Drinking alcohol has long been an ingrained part of the Aussie culture, but last year polls showed that more Aussies were purchasing alcohol during the height of COVID lockdowns than previously, and more people reported alcohol intake to cope with their anxiety and stress. While we’re still navigating our new normal through the pandemic, now is as good a time as any to think about our alcohol intake and the health impacts this might be having.
Dry July is a well-known initiative by the Dry July Foundation that fundraises money to support people affected by cancer, by encouraging people to cut out alcohol for the whole month of July. Apart from the obvious benefits of helping a good cause, the benefits of taking part in Dry July go beyond that and can have some really positive outcomes on your health! Our Dietitian Kelsey outlines the top 3 reasons a Dry July can be a great idea:
1. Better weight management
Alcohol intake can be a key contributor to excess calorie (energy) intake for many people. Alcohol itself is higher in calories per gram than carbohydrates and protein, meaning it is very easy to consume a large number of calories in a small volume of liquids. On top of this, the mixers often used with alcohol are usually high in calories, and alcohol intake has also been shown to drive increased food intake! Even if you aren’t committed to completely cutting out alcohol, reducing intake each week can do wonders for weight management.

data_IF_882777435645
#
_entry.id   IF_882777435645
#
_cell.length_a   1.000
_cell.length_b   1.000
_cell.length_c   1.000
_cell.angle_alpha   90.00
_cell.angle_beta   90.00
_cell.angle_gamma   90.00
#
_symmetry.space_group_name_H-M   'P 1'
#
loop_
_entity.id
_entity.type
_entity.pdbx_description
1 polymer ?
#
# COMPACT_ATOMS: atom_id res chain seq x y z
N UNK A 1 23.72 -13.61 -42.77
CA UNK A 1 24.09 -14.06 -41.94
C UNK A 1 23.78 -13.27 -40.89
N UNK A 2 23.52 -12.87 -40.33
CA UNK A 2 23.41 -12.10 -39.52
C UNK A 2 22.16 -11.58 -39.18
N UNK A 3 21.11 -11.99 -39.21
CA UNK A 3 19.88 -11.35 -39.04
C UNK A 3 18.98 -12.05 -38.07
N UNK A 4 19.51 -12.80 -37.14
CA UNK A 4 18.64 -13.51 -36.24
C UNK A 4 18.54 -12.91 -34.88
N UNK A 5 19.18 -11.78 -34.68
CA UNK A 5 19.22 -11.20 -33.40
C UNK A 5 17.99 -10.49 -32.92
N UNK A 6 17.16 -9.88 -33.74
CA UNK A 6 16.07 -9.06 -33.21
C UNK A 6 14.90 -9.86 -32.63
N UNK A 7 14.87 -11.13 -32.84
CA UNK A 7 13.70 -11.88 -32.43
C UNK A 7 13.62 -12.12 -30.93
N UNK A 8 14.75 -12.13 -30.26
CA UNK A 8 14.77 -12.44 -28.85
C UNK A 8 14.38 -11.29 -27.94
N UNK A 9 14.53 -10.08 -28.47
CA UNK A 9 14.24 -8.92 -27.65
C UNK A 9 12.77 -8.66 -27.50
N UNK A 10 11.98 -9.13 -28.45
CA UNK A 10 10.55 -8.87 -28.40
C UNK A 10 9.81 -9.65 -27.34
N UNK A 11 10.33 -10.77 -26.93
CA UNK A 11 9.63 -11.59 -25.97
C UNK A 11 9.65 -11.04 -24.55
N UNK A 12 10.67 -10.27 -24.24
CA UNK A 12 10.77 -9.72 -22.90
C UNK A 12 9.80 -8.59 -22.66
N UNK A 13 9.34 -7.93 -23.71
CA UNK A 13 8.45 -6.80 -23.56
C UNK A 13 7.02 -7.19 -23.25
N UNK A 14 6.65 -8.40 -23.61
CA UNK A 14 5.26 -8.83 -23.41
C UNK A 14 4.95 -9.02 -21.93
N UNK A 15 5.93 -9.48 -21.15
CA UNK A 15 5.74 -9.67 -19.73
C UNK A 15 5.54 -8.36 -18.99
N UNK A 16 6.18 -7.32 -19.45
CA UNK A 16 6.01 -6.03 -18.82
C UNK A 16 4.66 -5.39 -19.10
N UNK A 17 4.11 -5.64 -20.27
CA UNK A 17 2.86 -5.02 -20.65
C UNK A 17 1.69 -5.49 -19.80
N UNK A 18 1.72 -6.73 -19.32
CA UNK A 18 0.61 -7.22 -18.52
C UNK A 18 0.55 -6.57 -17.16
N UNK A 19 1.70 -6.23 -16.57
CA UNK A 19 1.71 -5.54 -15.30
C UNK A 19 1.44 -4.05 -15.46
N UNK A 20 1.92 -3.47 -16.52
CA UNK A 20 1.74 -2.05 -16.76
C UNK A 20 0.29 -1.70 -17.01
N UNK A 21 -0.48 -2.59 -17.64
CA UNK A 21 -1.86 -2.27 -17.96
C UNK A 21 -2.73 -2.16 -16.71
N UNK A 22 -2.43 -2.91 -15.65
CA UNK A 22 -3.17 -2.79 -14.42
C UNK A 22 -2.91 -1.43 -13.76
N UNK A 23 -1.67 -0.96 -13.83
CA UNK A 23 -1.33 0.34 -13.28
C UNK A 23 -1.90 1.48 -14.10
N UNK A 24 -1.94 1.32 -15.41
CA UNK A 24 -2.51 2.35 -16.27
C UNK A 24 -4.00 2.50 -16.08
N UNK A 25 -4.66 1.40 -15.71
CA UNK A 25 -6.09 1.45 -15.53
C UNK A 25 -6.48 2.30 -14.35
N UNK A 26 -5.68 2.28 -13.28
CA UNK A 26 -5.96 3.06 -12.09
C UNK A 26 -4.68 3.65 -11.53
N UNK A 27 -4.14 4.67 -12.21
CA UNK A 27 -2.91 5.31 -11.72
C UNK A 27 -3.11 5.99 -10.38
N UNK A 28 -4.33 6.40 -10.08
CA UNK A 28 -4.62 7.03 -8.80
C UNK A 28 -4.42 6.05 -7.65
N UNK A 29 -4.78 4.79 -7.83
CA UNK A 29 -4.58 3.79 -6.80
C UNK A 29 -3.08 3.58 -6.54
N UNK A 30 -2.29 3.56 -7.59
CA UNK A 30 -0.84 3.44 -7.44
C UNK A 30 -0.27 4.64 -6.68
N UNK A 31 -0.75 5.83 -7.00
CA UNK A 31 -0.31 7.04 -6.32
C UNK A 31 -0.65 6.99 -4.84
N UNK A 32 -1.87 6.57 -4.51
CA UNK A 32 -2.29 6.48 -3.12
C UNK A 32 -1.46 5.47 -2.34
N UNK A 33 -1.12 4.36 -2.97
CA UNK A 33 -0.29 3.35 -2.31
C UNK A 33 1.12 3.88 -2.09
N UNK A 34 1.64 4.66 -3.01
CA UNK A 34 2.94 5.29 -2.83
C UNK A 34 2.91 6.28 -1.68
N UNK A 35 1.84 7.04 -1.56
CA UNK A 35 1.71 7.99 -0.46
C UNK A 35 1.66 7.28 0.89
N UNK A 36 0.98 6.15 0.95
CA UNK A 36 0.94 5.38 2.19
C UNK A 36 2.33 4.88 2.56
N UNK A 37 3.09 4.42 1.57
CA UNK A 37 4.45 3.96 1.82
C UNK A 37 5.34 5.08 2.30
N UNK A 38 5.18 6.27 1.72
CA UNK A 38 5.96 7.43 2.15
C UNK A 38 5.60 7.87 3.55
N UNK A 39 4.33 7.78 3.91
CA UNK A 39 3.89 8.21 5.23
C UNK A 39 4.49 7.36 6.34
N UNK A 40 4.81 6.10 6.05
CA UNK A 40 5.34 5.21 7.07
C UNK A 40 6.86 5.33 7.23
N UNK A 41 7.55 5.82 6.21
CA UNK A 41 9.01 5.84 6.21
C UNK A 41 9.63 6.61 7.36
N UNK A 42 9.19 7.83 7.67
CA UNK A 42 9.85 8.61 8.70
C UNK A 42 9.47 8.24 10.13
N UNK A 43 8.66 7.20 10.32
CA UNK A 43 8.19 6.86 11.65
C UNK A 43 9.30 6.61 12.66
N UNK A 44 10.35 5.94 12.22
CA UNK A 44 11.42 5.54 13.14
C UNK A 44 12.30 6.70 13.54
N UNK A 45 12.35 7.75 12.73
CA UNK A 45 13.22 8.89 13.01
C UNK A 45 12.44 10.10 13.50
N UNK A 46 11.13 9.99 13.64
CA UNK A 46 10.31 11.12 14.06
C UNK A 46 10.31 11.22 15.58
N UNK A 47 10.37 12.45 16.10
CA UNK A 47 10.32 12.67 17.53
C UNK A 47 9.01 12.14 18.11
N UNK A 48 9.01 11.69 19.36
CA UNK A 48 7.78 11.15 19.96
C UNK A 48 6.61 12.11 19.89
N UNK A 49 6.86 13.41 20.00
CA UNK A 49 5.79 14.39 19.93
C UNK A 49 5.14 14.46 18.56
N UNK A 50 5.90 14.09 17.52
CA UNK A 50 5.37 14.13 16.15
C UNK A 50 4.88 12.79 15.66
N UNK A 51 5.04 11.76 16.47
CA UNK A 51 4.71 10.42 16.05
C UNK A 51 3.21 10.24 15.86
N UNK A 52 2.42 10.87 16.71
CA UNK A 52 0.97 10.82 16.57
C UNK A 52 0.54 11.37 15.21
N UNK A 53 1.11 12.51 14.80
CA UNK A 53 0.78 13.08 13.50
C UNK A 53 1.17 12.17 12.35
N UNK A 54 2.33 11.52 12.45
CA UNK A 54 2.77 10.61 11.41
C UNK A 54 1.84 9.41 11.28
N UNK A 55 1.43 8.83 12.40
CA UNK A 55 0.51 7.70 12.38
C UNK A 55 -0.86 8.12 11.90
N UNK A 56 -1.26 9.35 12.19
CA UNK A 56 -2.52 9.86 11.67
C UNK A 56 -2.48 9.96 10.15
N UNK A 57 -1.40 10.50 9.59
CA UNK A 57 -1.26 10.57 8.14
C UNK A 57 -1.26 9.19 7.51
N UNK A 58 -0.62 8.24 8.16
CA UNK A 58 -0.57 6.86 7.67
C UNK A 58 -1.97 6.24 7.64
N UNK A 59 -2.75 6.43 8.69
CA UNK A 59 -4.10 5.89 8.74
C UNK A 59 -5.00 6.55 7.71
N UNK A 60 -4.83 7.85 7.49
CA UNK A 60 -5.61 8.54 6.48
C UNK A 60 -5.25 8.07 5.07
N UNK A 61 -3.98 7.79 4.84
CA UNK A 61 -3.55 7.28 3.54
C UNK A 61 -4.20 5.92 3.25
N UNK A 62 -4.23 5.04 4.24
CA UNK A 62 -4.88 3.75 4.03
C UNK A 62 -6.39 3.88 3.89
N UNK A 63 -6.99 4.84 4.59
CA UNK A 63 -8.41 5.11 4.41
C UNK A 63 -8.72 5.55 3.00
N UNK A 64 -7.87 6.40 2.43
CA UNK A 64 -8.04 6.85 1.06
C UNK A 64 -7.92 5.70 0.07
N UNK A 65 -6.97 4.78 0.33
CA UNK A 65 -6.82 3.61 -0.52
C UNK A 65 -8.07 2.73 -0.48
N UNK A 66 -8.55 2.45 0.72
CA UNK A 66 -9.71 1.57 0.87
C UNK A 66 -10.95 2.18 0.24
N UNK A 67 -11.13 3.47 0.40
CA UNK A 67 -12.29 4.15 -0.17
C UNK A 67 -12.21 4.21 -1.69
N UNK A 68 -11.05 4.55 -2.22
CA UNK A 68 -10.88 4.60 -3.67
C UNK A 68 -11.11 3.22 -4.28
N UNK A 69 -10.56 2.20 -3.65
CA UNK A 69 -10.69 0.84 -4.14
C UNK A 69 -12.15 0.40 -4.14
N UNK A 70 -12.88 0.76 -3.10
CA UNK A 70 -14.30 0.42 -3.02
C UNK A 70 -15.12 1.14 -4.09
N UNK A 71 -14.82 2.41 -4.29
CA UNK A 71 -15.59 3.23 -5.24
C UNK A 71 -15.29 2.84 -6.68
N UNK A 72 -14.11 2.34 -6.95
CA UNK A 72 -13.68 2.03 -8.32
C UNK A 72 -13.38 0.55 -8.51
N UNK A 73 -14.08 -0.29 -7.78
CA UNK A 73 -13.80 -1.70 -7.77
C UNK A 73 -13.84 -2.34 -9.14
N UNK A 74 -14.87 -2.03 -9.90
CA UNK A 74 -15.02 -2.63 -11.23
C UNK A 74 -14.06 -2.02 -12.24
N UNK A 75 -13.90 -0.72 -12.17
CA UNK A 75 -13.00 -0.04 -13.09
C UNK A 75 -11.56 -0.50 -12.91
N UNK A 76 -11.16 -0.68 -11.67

2. Improved hydration
Alcohol is a known diuretic which means that it increases how much you urinate. It is estimated that for every 200ml of beer consumed, the body produces 320ml of urine! This means the kidneys have to work harder to do their job, and your risk of dehydration (mild or severe) is increased. When you reduce your alcohol intake, you’ll likely notice that your skin looks fresher and plumper (hello natural glow!), concentration improves and you may feel fitter during exercise too.
3. Improved mental health
One of the most important side effects of reducing alcohol intake is how positively it can impact your mood and mental health. Although alcohol often surrounds happy, social occasions and you may feel like it contributes to having fun, alcohol itself is a depressant. Drinking can make situations feel worse than they are, and can exacerbate low moods. Many people turn to alcohol to help ease stress or wind down after a long day, but doing this regularly can actually do the opposite. Not to forget, the next day anxiety that many people experience – that feeling of anxiousness, embarrassment or low moods after a few too many drinks!
Some time off alcohol can often be a real eye-opener for people and highlights how much it is likely having on your mental clarity and wellbeing.
Not sure what to do with yourself if you’re not drinking alcohol? There is an increasing range of non-alcoholic beers, wines and spirits that are available in bottle shops so you don’t have to feel like you’re missing out.
These are three great reasons to try reducing your alcohol intake, but there’s also plenty more! If you’re looking for a health kickstart, why not try Dry July where you can also make a difference for those affected by cancer.